Scientists have long known that food digestion affects the way the body absorbs various compounds—from nutrients to drugs and toxins.
“You can get multiple hundreds of percent improvement in bioavailability if you dose a compound in the presence of a high fat molecule,” said Rebecca Carrier, an associate professor of chemical engineering at Northeastern University.
The problem with that approach, however, is that its unpredictability prevents doctors from using that knowledge to reduce drug dosages and improve drug delivery. “We don’t know when it’s going to happen and when it’s not going to happen,” Carrier explained. “It’s not amenable to any form of quantitative prediction at this point.”
But that may soon change.
Carrier has recently received a $1.8 million grant from the National Institutes of Health with the hope of understanding the mechanisms behind this phenomenon. “We want to develop predictive models for how ingested lipids, or fat molecules, change the way your body absorbs different compounds,” she said.
Drugs and nutrients, such as vitamin B6, are often insoluble in water. Since approximately 50 to 65 percent of the adult body is made up of water, these compounds have a hard time making their way into the blood stream. When lipids are nearby, they engulf these compounds and increase their solubility.
As Carrier put it, “When you ingest something, it changes the environment that the drug molecule sees.”
The project will benefit from the expertise of two other Northeastern faculty members—Mansoor Amiji, Distinguished Professor and Chair of the Department of Pharmaceutical Sciences, and David Budil, associate professor of chemistry and chemical biology and associate dean for research in the College of Science.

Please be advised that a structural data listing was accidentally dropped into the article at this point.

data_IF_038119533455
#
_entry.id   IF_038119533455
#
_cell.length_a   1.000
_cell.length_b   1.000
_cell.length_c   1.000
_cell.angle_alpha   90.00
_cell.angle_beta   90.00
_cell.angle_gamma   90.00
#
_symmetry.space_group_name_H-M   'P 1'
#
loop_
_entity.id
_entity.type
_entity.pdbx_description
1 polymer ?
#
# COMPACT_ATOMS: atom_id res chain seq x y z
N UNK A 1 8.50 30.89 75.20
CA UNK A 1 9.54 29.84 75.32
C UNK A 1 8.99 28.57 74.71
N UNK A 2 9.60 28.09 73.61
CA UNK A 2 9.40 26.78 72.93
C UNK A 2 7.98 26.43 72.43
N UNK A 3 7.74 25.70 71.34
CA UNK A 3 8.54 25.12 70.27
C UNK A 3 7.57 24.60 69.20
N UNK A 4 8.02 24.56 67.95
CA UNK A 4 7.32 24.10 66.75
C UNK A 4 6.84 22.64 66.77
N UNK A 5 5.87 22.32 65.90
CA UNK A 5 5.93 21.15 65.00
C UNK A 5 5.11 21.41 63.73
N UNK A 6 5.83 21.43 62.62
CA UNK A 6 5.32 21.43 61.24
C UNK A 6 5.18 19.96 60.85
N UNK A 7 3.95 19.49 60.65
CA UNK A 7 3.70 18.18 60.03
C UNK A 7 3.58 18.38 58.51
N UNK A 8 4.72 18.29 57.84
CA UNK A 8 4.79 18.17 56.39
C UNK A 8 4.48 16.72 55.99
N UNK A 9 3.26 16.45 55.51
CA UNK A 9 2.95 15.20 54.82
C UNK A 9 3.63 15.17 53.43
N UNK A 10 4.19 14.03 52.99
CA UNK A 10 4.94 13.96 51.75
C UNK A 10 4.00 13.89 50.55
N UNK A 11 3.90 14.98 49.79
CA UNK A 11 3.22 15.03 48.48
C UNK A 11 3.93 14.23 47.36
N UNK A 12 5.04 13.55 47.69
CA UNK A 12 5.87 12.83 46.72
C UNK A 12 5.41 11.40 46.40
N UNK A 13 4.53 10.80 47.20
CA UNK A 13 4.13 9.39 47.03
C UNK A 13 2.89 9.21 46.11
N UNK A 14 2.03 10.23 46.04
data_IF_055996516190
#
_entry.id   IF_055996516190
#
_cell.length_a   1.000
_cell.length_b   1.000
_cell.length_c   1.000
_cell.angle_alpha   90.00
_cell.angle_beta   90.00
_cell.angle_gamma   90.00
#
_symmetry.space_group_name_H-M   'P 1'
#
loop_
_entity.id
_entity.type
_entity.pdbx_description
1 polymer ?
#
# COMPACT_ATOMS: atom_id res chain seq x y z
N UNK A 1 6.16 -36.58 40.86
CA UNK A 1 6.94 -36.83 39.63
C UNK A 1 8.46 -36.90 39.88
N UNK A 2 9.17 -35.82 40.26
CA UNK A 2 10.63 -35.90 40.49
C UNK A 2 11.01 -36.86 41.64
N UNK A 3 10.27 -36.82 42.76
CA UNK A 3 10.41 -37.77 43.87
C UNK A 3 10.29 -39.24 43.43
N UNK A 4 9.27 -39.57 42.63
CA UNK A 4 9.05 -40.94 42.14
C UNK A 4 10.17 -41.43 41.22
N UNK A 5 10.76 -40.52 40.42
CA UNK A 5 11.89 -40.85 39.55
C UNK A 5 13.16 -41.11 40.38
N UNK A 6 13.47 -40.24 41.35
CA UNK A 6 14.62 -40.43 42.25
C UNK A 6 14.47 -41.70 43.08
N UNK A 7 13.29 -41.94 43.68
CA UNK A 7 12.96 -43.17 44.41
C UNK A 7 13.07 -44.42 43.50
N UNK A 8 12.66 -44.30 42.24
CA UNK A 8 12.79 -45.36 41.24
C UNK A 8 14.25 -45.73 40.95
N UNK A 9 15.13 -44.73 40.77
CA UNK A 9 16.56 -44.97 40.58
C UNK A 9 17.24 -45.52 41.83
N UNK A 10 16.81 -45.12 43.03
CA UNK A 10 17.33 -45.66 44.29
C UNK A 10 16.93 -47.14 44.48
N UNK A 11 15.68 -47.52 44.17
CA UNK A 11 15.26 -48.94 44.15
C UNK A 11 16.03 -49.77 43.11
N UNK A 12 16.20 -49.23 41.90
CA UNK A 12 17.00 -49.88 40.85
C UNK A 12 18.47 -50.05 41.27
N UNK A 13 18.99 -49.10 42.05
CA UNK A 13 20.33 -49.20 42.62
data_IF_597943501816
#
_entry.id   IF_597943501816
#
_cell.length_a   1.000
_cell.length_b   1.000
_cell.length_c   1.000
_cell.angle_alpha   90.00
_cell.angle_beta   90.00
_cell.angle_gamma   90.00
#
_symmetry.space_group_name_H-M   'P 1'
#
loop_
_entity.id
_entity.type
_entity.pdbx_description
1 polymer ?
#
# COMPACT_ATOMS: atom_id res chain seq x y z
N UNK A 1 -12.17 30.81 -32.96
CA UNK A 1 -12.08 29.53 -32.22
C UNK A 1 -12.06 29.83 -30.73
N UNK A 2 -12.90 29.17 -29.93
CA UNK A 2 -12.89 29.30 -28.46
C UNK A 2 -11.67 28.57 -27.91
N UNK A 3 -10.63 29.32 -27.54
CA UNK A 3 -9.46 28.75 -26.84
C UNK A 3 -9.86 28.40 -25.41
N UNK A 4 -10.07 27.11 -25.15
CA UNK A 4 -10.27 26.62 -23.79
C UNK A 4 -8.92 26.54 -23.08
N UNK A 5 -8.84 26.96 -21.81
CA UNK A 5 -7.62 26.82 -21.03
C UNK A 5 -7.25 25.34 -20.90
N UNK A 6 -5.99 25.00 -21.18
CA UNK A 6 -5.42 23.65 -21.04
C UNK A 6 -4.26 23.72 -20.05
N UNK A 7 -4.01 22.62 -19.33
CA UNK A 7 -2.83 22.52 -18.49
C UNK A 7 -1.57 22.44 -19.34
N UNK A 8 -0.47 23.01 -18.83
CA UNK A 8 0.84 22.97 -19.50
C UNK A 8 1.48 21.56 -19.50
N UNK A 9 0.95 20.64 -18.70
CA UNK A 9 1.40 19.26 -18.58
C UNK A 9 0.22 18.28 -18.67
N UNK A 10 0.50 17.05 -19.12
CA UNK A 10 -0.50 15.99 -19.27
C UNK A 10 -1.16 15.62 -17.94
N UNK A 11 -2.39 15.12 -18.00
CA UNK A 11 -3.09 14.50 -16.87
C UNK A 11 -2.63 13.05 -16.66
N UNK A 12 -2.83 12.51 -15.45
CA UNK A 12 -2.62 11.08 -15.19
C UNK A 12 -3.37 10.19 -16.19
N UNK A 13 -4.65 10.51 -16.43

Amiji will assist the Carrier group with understanding the relationship between laboratory results and phenomena in the body. Budil, for his part, will use his expertise in chemical analysis to help Carrier track the location of the body’s drug molecules.
Budil’s work will examine the body’s overall absorption of drugs, but the phenomenon is a culmination of many different factors, including gastrointestinal mucus.
Exploring the properties of the GI mucus barrier is the focus of another of Carrier’s projects, which is being supported by a different NIH grant. Carrier noted that the properties of the GI mucus barrier “are significantly modulated by stimuli associated with eating.”
“GI mucus is a very interesting hydrogel,” she added. “It is able to protect you from this crazy environment of millions and millions of microorganisms yet efficiently allows absorption of all the compounds you need.”
Both grant proposals required a significant amount of prior data collection, which occurred with the help of a Northeastern University Tier 1 Interdisciplinary Seed grant and Carrier’s 2008 National Science Foundation CAREER award.